Obama tells Dalai Lama to speak to China
US President Barack Obama has met the Dalai Lama in private and told him he encourages dialogue with China, the White House has said.
The two met in Washington despite Chinese objections.
China has denounced meetings between foreign leaders and the exiled Tibetan Buddhist spiritual leader, whom the country considers a separatist.
The pair, who have met several times before, talked behind closed doors in the White House Map Room.
A Chinese foreign ministry spokesman condemned Wednesday's meeting.
"If the United States plans this meeting, it will send the wrong signal to Tibet independence and separatist forces and harm China-US mutual trust and cooperation," said Lu Kang.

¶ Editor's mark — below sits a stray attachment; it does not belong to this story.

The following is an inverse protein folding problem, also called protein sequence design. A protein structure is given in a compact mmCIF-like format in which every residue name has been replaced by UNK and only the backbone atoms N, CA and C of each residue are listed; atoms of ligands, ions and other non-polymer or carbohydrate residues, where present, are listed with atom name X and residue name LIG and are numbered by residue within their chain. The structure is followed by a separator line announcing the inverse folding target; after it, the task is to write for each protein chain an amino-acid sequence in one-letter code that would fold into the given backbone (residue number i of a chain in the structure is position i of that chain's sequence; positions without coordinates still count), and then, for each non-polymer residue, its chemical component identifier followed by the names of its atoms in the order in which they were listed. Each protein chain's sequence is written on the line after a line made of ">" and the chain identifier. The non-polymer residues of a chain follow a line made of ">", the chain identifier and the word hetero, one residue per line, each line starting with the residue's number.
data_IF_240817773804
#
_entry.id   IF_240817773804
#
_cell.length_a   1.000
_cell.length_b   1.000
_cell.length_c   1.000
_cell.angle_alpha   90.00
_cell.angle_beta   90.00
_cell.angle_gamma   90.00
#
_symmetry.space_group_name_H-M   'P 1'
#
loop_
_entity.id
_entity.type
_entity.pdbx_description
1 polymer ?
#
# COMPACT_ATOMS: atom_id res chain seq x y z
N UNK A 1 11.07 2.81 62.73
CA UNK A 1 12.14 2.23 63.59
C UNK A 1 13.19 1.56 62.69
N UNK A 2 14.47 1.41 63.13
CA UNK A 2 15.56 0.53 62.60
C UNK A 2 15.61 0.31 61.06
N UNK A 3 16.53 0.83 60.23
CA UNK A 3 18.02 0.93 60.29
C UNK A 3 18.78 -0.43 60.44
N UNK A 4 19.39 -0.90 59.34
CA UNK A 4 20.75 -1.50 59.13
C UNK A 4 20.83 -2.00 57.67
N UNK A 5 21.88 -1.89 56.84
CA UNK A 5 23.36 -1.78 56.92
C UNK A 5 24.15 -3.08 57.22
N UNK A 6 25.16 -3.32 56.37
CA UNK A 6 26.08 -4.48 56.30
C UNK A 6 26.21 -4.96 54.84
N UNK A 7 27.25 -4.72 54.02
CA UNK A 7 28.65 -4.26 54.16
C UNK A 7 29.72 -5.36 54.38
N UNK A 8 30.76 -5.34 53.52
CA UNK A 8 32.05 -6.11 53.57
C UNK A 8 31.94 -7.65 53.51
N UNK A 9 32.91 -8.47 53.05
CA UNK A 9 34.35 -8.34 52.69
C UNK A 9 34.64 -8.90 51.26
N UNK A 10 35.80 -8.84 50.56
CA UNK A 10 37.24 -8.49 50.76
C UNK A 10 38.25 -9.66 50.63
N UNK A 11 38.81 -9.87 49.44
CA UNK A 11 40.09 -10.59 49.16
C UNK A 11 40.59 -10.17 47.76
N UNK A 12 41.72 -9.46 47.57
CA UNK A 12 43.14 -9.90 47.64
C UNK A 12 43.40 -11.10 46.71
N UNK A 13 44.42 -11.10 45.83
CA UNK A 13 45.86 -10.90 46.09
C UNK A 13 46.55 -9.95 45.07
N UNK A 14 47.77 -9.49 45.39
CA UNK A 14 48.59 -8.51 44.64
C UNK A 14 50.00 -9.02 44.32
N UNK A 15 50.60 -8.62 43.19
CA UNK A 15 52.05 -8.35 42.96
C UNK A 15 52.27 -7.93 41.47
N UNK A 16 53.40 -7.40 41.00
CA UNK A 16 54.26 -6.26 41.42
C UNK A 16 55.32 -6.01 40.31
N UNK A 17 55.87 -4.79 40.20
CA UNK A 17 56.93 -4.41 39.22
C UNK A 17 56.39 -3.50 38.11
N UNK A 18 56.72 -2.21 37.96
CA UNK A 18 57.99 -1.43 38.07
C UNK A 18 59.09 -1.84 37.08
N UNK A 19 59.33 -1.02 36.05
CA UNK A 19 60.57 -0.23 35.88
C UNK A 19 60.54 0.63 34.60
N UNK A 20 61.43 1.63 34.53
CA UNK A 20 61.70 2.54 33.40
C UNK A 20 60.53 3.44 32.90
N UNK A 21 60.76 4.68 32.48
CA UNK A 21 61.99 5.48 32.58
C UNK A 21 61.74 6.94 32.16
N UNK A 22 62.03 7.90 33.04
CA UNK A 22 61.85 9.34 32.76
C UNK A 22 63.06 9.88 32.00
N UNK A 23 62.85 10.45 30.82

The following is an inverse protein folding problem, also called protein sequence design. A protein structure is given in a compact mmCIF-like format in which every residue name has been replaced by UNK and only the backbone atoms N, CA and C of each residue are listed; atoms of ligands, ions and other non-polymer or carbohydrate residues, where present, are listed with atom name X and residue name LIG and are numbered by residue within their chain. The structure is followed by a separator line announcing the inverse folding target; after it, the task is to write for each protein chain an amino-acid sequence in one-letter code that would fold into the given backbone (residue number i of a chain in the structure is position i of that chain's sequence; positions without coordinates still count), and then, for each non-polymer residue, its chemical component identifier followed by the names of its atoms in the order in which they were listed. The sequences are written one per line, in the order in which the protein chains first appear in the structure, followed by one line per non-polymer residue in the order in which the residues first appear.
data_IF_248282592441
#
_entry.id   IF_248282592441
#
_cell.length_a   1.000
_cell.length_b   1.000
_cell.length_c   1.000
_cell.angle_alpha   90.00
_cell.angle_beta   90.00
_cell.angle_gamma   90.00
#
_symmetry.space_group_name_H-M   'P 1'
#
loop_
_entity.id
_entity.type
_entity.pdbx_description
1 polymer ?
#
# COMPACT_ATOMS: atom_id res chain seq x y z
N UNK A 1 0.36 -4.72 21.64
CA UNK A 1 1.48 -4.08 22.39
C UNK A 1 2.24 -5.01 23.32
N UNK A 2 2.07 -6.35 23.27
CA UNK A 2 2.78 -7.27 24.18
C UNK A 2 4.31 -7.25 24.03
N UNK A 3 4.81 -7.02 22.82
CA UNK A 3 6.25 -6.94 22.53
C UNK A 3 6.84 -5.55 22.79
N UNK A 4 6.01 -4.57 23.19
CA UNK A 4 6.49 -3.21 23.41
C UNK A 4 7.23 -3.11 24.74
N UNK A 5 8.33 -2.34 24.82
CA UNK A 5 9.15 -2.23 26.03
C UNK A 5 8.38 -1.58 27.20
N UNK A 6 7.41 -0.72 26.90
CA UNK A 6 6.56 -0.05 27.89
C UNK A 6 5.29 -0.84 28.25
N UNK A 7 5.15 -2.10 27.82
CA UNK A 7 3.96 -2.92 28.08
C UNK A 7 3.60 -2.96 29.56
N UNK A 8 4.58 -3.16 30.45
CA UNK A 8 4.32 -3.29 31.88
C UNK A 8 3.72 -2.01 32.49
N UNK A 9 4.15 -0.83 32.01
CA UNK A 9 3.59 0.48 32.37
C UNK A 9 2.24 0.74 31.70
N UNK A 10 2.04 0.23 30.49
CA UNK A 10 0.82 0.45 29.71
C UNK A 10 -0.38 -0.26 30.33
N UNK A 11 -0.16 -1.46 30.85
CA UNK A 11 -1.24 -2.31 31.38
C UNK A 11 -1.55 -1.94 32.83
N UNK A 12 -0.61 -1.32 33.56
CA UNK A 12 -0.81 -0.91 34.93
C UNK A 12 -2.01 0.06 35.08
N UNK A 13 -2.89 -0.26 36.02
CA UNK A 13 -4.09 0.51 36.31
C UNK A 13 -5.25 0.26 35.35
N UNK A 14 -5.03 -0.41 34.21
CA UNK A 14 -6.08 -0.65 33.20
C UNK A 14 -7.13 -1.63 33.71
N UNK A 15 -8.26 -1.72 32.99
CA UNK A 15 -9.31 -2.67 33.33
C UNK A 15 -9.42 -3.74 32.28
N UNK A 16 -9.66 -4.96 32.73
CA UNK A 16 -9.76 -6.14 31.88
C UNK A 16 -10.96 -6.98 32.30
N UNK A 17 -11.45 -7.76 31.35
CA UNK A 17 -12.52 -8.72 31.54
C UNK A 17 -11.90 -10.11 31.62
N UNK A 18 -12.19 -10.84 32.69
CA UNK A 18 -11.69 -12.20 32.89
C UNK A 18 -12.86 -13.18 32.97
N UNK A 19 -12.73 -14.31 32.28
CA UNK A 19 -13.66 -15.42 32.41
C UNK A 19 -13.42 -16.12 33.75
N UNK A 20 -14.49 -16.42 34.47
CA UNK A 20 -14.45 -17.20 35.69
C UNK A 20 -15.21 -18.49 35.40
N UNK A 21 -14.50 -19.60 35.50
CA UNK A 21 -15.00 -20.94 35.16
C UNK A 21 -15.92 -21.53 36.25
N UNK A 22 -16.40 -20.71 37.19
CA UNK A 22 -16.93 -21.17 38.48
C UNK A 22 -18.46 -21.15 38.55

Mr Obama encouraged direct dialogue between the Dalai Lama and China, the White House said.
"Tibet, per US policy, is considered part of the People's Republic of China, and the United States has not articulated our support for Tibetan independence,'' said White House Press Secretary Josh Earnest.
"Both the Dalai Lama and President Obama value the importance of a constructive and productive relationship between the United States and China.
"All of those were policy positions of the United States before the meeting occurred. Our policy hasn't changed after the meeting.''
Mr Obama has previously described the Tibetan Buddhist leader as a "good friend".
The Dalai Lama fled to India after a failed uprising against Chinese rule in 1959.
The Buddhist leader has pushed for more Tibetan autonomy while China accuses him of encouraging outright independence.